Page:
The space is demarcated by ropes. The kind used to cattle fans during autograph signings in malls, or to section off the VIP section at exclusive clubs. Here, they separate a portion of the gallery space, equipped with a shiny silver backdrop in front of which a large head hovers up in space, covered in long, lavish Rapunzel-like blonde hair that extends to the ground and softly blows in the whiff of an invisible ventilator. It should be immediately apparent that not everyone is welcome on the other side of the rope—heightened social anxiety and a lifetime of being conditioned by invisible group dynamics has taught you that much—but if there had been any remaining doubts, they would have been diminished by the presence of a group of beautiful young women, gyrating and posing in slow motion beside the shiny poles that hold the ropes. Like a fair and ancient species, sparsely clad and heavily done up, they present themselves in front of the blonde-haired totem, occasionally adulating it by slowing dancing in its long mane, rubbing against the golden streaks and gauchely bobbing along to the rhythmic techno beats that echo in the space. Their existence is both endlessly jaded and instantly dated, their vein and self-absorbed looks a sign of a desperate clinging to the assurance of exclusivity and luxury promised by the ropes. As with most stylistic indicators of exclusivity, you know the promise of being in on something that not everybody is privy to is part and parcel of the attraction—but you also know that the attraction is fleeting, as most things aspirational, once worn in, trickled down, and appropriated by the mainstream, tend to lose their spell.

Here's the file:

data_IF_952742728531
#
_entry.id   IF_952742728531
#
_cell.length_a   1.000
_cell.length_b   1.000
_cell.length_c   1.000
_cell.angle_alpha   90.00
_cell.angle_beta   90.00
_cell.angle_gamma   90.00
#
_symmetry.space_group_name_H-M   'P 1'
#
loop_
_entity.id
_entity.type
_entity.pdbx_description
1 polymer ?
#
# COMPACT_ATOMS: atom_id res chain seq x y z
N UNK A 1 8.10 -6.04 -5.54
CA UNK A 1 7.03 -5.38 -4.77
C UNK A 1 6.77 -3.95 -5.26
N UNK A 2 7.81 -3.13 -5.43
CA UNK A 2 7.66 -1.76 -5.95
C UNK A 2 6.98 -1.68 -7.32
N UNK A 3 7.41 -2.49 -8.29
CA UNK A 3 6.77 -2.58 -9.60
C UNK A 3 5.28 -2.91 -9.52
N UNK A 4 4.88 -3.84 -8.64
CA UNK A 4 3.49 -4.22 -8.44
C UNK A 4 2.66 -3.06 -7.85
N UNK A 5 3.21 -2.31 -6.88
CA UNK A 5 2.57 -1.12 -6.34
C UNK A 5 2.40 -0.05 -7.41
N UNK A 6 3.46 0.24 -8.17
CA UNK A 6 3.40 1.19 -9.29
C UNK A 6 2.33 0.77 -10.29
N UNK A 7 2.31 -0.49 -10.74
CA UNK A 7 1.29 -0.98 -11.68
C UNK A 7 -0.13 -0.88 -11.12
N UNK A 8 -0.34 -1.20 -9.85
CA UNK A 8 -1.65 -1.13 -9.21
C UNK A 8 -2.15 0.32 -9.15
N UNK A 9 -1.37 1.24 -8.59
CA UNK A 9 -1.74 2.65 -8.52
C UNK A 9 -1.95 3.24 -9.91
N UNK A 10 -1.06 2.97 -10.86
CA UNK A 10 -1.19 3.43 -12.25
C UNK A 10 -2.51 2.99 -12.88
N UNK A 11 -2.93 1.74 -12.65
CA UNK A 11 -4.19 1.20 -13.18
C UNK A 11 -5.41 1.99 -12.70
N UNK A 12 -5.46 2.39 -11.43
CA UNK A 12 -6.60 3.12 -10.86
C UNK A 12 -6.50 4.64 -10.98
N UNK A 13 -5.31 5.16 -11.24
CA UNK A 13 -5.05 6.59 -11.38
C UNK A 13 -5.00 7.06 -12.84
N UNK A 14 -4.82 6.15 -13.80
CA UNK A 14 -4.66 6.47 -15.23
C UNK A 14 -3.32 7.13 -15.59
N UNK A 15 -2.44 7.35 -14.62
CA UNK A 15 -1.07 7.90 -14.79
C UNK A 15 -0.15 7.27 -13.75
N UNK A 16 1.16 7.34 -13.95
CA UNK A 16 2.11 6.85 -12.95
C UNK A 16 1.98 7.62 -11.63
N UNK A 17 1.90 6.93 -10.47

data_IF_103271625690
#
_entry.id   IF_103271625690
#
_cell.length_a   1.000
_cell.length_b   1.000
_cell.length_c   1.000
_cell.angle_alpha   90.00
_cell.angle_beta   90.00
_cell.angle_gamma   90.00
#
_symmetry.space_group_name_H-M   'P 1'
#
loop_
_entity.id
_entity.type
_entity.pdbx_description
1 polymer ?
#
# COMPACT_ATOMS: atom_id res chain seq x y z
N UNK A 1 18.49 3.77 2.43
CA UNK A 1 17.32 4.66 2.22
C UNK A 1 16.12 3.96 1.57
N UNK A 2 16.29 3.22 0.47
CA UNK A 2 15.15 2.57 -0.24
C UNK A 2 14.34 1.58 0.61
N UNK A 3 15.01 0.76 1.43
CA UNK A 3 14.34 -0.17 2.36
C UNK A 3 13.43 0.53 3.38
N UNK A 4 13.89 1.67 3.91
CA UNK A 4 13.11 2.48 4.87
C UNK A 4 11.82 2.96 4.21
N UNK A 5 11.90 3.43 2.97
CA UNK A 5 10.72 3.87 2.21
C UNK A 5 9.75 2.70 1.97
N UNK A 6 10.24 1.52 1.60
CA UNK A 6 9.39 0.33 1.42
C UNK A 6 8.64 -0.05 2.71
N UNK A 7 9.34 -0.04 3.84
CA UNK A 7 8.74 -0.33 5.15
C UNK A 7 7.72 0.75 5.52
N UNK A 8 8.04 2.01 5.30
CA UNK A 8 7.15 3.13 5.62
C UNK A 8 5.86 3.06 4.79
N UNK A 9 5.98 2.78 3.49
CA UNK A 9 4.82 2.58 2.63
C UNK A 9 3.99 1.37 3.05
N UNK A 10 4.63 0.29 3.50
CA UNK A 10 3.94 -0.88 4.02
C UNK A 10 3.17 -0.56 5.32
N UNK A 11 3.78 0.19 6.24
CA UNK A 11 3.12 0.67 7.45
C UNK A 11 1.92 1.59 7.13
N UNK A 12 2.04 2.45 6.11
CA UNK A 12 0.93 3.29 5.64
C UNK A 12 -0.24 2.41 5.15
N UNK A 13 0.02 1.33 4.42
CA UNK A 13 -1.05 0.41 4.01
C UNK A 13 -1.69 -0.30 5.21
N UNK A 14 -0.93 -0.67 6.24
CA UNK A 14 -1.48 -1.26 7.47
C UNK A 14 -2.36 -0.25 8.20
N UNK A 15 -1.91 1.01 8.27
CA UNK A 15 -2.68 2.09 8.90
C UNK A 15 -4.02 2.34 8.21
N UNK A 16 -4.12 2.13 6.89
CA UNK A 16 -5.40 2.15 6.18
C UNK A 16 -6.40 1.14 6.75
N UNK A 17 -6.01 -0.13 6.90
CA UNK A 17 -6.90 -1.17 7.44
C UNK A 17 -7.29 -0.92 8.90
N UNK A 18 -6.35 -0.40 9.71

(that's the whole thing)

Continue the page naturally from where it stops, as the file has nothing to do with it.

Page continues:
Entitled It, the blonde-haired sculpture originated as part of the 2011 performance “Truly Yours” by the Swedish-born, Berlin-based artist Anna Uddenberg. The piece set the scene for a body of work that Uddenberg would develop over the next years, questioning the tropes of female identification, belonging and self worth and how they are conditioned and mediated though the feedback loop of consumer culture. “The early performative works where all about looking at how social contracts can act as implied manuscripts with specific roles, depending on context, and interpreting these scriptures, changing the role of characters in relation to each other,” Uddenberg explains. “I was interested in testing where the breakpoints lie between the personal versus the professional, and especially how performed authenticity and genuineness can feel and look.”